I have often caught myself thinking ill of another believer’s actions, and then the Holy Spirit makes me aware of my own glaring flaws. Can you relate? Every seasoned believer has experienced the sin of self-righteousness. Our expectations of others remain high, our condemning attitudes flourish-even to the point of justifying our own merciless treatment of people-but there is a tree growing in our own eye!
Jesus’ View on Self-Righteousness
Jesus taught on this very issue repeatedly. In Matthew 7:1 he cautioned his disciples not to judge others: “Judge not, that you be not judged.” This passage is often quoted to the exclusion of the context and used as a carte-blanche ban on calling out another’s sin. But that is not what the passage is saying. Time and again the Scriptures illustrate believers judging another’s sin-based upon the authority of God’s Word-and even exercising church discipline (1 Cor 5:1; 2 Tim. 4:14; 3 John 1:9). What does the passage mean? Read on.
2 For with the judgment you pronounce you will be judged, and with the measure you use it will be measured to you. 3 Why do you see the speck that is in your brother’s eye, but do not notice the log that is in your own eye? 4 Or how can you say to your brother, ‘Let me take the speck out of your eye,’ when there is the log in your own eye? 5 You hypocrite, first take the log out of your own eye, and then you will see clearly to take the speck out of your brother’s eye. (Matt. 7:2-5).
Clearly, it is a prohibition against judging people for their sin (usually minor) when you have unconfessed sins in your own life (usually major)!
Self-righteous people ignore this and find it unimaginable that their sin is as great as others. Ignoring their own covetousness, gossip, lack of forgiveness, sexual perversion, lies, or biblical ignorance, etc., self-righteous people are prepared to lock others up and throw away the key, but overlook their own spiritual crimes. If you want to avoid self-righteousness, you first need to see it in your own life.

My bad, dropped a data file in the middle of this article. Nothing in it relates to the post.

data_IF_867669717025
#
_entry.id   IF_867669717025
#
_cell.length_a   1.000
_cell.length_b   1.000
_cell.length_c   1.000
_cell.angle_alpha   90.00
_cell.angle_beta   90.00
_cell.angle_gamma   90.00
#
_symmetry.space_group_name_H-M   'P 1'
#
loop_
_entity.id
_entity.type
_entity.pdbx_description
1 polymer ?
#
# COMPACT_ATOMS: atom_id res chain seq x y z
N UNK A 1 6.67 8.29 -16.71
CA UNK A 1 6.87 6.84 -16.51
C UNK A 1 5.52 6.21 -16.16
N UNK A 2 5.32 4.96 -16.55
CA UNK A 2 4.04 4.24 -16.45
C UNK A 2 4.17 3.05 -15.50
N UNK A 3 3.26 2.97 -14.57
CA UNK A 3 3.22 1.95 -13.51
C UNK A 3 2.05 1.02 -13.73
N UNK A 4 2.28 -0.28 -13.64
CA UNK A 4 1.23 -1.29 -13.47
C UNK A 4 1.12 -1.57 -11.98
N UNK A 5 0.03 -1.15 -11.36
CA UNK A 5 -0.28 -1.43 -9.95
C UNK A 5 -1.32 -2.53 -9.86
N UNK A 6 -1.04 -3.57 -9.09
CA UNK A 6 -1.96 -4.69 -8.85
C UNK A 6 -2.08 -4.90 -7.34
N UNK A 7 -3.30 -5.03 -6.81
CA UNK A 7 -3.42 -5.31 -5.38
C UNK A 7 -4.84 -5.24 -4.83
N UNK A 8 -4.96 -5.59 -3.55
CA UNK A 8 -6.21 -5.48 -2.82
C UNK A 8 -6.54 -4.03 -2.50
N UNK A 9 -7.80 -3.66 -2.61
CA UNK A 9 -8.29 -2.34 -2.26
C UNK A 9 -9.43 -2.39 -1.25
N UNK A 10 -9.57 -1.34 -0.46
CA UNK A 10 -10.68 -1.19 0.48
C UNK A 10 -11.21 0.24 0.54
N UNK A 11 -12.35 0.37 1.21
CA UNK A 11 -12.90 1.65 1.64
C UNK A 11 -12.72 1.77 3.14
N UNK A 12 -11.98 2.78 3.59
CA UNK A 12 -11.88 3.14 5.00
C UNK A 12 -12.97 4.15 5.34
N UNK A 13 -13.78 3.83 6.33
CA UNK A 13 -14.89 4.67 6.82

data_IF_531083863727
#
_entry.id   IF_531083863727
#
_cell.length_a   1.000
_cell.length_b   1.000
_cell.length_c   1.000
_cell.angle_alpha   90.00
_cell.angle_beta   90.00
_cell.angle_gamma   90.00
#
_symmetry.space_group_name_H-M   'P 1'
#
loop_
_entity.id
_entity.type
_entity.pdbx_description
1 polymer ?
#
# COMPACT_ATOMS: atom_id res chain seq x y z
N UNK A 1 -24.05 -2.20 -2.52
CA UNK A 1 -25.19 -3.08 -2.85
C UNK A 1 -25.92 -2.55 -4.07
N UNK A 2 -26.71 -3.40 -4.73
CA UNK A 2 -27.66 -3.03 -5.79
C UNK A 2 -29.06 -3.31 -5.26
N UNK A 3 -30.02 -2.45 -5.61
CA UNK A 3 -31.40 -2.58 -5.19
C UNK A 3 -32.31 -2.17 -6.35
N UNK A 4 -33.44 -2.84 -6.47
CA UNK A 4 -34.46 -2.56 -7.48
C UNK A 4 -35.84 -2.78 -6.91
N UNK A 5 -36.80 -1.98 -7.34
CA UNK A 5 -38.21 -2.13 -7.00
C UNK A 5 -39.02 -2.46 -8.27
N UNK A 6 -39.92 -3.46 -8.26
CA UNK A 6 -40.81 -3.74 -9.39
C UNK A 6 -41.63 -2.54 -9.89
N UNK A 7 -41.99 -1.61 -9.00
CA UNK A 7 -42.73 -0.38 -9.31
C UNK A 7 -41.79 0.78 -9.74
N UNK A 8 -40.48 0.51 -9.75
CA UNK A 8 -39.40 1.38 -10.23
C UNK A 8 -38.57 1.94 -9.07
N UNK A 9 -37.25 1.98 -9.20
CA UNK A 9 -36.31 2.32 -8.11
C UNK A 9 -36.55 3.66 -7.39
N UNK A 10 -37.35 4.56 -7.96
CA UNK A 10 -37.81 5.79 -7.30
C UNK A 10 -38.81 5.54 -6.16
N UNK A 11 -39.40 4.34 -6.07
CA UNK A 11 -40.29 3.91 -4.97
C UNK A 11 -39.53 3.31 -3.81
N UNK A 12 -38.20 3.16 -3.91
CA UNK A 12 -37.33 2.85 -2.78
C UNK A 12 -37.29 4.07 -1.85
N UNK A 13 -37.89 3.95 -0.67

How is Self-Righteousness Expressed?
8 Kinds of Self-Righteous People
- The Know-It-All: Thinking you know more about the Bible than everyone else and looking down on the less-enlightened.
- The Mind-Reader: Believing that you can read all motives (few of which are as pure as yours).
- The Predictor: Predicting how a person will respond to every situation and holding out little hope of good behaviour.
- The Labeller: Assuming that a single error is symptomatic of a person’s entire life and justification for writing them off.
- The User: Reaping from people’s strengths but damning them for their weaknesses.
- The Loather: Refusing to forgive an offense, mulling it over often, and failing to seek reconciliation.
- The Super-Sanctified: Believing you are more sanctified than others.
- The Best Friend of Jesus: Believing that you’ve got something special going on with Jesus that is superior to all others!
If we do not acknowledge these characteristics in our own lives we risk the same judgement that the Pharisees received from Jesus and potentially even show ourselves to be spiritual frauds. Are you like the Pharisee that prayed: “God, I thank you that I am not like other people: thieves, rogues, adulterers, or even like this tax-collector. I fast twice a week; I give a tenth of all my income.” (Luke 18:11-12)? Meanwhile, unbeknownst to the self-righteous Pharisee, the tax-collector was beating his breast and crying out: “God, be merciful to me, a sinner!” (Luke 18:13). Jesus then condemns the self-righteous Pharisee and commends the humble sinner.
The Solution to Self-Righteousness
Not only does this event illustrate the self-deceit and lack of self-awareness that may be present in our lives, but encourages us to humbly assess our own hearts and remain grateful for grace, hungry for humility, and surrendered before the Lord. In this position God will call us to confront and rebuke where necessary (Gal 6:1, Matt 18); but, in place of self-righteousness, we will do so in defense of the righteousness of God.